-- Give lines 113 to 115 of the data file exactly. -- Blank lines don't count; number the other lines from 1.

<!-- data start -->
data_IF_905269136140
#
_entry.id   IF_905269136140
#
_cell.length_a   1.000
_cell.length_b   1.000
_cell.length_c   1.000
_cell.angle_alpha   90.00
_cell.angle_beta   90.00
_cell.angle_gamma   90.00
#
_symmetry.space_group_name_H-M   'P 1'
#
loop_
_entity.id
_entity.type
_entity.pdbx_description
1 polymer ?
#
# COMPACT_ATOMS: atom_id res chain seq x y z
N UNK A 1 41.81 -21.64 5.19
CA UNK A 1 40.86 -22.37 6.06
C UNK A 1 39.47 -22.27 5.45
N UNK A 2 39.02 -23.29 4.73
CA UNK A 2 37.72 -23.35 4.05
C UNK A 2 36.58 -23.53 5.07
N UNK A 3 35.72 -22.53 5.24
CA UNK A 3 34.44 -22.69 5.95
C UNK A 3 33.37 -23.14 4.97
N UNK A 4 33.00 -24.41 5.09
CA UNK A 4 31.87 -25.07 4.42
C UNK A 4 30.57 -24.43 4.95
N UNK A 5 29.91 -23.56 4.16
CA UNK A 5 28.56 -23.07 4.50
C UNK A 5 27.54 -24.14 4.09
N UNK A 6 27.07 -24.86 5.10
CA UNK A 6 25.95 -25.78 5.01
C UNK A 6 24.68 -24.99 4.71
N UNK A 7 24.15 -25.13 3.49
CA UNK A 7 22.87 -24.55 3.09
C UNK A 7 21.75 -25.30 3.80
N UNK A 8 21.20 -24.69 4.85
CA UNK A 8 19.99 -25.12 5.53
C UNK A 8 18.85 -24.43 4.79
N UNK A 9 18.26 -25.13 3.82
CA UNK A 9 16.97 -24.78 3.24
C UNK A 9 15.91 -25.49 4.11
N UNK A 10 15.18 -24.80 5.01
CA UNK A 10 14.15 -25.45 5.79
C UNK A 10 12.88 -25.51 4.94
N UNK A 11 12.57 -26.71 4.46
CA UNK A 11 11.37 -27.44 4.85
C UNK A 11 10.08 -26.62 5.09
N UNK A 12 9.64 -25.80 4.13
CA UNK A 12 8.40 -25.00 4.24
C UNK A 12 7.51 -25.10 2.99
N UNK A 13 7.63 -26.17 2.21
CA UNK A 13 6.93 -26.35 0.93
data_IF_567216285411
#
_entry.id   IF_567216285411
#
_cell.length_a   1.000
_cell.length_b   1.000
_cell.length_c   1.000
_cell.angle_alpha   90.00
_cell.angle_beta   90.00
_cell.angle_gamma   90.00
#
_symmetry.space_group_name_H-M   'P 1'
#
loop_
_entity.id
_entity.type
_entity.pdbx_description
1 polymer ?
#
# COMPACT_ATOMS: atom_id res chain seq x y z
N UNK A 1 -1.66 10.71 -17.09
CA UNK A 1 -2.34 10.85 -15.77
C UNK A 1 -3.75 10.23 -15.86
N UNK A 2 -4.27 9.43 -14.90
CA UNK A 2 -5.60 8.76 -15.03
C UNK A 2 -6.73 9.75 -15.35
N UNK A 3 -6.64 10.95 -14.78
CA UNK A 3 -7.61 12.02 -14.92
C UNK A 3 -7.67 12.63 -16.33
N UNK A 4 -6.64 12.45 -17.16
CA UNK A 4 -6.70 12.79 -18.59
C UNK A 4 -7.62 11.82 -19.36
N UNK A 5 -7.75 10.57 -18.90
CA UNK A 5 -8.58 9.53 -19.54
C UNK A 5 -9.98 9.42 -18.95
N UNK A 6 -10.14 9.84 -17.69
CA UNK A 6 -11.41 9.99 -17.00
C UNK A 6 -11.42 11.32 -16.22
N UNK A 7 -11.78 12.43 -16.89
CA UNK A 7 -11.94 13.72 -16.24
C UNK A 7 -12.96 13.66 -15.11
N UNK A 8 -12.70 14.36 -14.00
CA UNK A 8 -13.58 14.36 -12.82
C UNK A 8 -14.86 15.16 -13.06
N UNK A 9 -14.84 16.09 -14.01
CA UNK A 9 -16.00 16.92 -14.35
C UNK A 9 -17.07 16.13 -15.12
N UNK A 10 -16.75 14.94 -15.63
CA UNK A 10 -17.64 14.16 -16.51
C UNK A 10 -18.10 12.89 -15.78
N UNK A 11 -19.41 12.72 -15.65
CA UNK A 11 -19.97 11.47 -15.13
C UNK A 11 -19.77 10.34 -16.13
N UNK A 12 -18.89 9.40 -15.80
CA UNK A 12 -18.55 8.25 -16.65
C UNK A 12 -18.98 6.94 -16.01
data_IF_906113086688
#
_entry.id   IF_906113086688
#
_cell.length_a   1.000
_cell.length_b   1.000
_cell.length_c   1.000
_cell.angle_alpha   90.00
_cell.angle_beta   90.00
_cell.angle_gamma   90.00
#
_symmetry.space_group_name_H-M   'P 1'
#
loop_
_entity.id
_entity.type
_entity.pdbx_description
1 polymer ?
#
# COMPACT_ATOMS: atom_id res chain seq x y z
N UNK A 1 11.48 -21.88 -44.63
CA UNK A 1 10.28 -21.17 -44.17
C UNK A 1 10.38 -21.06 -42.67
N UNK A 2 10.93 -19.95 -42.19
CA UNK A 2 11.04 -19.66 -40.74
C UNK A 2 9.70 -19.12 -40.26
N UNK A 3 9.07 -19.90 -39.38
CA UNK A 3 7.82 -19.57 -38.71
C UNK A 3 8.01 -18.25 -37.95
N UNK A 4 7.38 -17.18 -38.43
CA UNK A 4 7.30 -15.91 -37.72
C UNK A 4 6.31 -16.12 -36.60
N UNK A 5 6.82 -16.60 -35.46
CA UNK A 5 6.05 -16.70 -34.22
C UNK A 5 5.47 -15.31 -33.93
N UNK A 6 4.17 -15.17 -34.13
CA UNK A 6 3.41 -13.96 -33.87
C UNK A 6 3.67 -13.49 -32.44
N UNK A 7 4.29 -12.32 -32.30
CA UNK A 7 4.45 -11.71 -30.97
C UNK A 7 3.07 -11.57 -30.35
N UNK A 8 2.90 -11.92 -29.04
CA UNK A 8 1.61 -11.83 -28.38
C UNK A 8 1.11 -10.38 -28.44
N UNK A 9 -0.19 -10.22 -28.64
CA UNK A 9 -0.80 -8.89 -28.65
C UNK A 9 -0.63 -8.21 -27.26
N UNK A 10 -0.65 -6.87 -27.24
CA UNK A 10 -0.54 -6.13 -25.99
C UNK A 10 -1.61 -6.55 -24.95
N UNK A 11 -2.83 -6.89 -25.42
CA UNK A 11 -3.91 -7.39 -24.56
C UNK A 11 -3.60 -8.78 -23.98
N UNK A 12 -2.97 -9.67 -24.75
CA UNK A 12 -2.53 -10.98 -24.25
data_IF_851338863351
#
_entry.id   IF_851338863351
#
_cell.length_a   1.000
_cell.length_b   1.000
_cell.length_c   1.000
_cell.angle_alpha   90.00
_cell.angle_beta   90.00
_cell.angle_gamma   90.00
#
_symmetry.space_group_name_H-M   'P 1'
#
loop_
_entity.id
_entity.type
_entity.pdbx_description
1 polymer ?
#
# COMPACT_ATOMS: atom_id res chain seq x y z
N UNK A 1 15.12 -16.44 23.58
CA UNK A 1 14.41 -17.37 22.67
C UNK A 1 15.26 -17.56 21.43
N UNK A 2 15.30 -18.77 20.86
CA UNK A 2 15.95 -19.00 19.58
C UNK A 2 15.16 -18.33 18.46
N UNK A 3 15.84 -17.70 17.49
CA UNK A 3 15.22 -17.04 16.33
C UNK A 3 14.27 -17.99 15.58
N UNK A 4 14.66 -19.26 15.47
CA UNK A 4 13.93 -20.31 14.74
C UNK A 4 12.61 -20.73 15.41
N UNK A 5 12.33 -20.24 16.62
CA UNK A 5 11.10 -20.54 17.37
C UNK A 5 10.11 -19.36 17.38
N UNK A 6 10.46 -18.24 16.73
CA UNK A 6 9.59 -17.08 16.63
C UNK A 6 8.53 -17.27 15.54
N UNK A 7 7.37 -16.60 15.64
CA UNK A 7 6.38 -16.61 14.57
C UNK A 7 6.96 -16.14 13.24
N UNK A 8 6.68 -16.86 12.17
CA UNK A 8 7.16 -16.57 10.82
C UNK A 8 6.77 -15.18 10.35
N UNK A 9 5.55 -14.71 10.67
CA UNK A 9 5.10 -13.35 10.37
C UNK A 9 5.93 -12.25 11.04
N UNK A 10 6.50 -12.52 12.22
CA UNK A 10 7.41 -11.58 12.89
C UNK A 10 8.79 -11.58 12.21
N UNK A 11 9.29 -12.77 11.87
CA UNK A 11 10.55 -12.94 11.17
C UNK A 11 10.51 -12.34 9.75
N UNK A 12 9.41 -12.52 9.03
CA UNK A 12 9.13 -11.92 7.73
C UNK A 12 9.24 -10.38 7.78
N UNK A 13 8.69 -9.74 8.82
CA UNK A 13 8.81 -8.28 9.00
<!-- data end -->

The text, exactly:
CA UNK A 12 -18.55 8.25 -16.65
C UNK A 12 -18.98 6.94 -16.01
data_IF_906113086688